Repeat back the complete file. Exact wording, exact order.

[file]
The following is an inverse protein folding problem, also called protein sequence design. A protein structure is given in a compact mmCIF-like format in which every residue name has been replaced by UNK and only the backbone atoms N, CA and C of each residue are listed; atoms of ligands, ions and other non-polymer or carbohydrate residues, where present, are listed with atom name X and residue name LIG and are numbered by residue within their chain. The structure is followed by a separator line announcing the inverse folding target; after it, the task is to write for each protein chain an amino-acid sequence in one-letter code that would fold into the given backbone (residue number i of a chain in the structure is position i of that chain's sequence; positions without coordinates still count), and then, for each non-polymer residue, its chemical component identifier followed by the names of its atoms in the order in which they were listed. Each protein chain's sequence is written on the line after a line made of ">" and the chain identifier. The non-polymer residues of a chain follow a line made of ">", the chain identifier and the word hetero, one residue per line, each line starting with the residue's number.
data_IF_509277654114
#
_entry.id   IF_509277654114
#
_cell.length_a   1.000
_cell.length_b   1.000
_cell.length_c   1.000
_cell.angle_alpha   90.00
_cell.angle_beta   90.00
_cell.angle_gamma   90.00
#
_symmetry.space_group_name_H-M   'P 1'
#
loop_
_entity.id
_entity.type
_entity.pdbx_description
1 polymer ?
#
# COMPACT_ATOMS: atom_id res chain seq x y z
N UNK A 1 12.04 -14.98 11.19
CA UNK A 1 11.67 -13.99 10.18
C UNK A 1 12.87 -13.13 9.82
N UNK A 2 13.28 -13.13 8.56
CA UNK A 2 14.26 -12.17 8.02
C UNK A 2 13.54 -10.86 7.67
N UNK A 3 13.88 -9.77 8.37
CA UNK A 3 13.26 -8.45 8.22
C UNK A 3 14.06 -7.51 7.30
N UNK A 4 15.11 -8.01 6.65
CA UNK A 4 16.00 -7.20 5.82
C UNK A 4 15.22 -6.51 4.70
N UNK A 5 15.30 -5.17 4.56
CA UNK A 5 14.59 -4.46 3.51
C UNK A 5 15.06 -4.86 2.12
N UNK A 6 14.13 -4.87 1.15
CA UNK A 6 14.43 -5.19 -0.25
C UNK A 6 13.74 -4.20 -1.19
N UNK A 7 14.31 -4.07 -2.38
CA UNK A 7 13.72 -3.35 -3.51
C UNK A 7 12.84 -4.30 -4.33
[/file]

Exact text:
The following is an inverse protein folding problem, also called protein sequence design. A protein structure is given in a compact mmCIF-like format in which every residue name has been replaced by UNK and only the backbone atoms N, CA and C of each residue are listed; atoms of ligands, ions and other non-polymer or carbohydrate residues, where present, are listed with atom name X and residue name LIG and are numbered by residue within their chain. The structure is followed by a separator line announcing the inverse folding target; after it, the task is to write for each protein chain an amino-acid sequence in one-letter code that would fold into the given backbone (residue number i of a chain in the structure is position i of that chain's sequence; positions without coordinates still count), and then, for each non-polymer residue, its chemical component identifier followed by the names of its atoms in the order in which they were listed. Each protein chain's sequence is written on the line after a line made of ">" and the chain identifier. The non-polymer residues of a chain follow a line made of ">", the chain identifier and the word hetero, one residue per line, each line starting with the residue's number.
data_IF_509277654114
#
_entry.id   IF_509277654114
#
_cell.length_a   1.000
_cell.length_b   1.000
_cell.length_c   1.000
_cell.angle_alpha   90.00
_cell.angle_beta   90.00
_cell.angle_gamma   90.00
#
_symmetry.space_group_name_H-M   'P 1'
#
loop_
_entity.id
_entity.type
_entity.pdbx_description
1 polymer ?
#
# COMPACT_ATOMS: atom_id res chain seq x y z
N UNK A 1 12.04 -14.98 11.19
CA UNK A 1 11.67 -13.99 10.18
C UNK A 1 12.87 -13.13 9.82
N UNK A 2 13.28 -13.13 8.56
CA UNK A 2 14.26 -12.17 8.02
C UNK A 2 13.54 -10.86 7.67
N UNK A 3 13.88 -9.77 8.37
CA UNK A 3 13.26 -8.45 8.22
C UNK A 3 14.06 -7.51 7.30
N UNK A 4 15.11 -8.01 6.65
CA UNK A 4 16.00 -7.20 5.82
C UNK A 4 15.22 -6.51 4.70
N UNK A 5 15.30 -5.17 4.56
CA UNK A 5 14.59 -4.46 3.51
C UNK A 5 15.06 -4.86 2.12
N UNK A 6 14.13 -4.87 1.15
CA UNK A 6 14.43 -5.19 -0.25
C UNK A 6 13.74 -4.20 -1.19
N UNK A 7 14.31 -4.07 -2.38
CA UNK A 7 13.72 -3.35 -3.51
C UNK A 7 12.84 -4.30 -4.33